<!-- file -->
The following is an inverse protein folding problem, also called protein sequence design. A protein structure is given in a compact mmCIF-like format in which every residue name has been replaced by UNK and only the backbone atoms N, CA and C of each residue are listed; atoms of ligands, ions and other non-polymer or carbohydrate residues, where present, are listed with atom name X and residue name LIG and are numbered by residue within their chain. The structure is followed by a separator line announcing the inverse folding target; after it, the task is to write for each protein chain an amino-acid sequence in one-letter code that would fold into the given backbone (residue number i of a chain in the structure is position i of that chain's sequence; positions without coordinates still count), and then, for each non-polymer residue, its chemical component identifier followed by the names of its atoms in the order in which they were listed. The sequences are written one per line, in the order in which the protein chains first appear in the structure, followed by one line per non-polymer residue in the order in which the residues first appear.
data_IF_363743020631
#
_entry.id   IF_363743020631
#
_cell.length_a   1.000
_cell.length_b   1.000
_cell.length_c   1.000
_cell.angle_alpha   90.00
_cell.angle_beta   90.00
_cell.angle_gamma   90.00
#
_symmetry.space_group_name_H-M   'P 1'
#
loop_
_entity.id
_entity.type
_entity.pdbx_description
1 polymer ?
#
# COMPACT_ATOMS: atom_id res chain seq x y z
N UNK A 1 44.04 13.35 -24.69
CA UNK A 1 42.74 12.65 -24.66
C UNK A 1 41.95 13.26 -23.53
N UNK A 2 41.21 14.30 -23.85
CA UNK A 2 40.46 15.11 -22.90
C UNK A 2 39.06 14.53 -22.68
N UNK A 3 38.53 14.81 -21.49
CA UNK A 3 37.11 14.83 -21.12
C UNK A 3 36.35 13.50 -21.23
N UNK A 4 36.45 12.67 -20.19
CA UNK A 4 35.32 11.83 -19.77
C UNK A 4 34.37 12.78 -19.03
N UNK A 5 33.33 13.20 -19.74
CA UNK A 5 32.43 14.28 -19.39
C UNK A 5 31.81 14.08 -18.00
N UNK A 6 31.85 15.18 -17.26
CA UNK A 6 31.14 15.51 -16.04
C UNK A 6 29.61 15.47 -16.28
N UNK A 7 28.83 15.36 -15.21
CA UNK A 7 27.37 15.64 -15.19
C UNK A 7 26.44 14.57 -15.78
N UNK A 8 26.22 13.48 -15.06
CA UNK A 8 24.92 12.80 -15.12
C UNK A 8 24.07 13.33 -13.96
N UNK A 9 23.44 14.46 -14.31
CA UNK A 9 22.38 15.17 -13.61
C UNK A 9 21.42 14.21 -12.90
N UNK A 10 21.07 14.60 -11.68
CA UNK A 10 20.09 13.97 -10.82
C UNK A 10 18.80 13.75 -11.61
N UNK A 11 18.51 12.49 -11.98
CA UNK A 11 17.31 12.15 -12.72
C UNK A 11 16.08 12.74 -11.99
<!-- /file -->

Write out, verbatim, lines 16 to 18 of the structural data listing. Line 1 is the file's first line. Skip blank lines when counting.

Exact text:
_entity.id
_entity.type
_entity.pdbx_description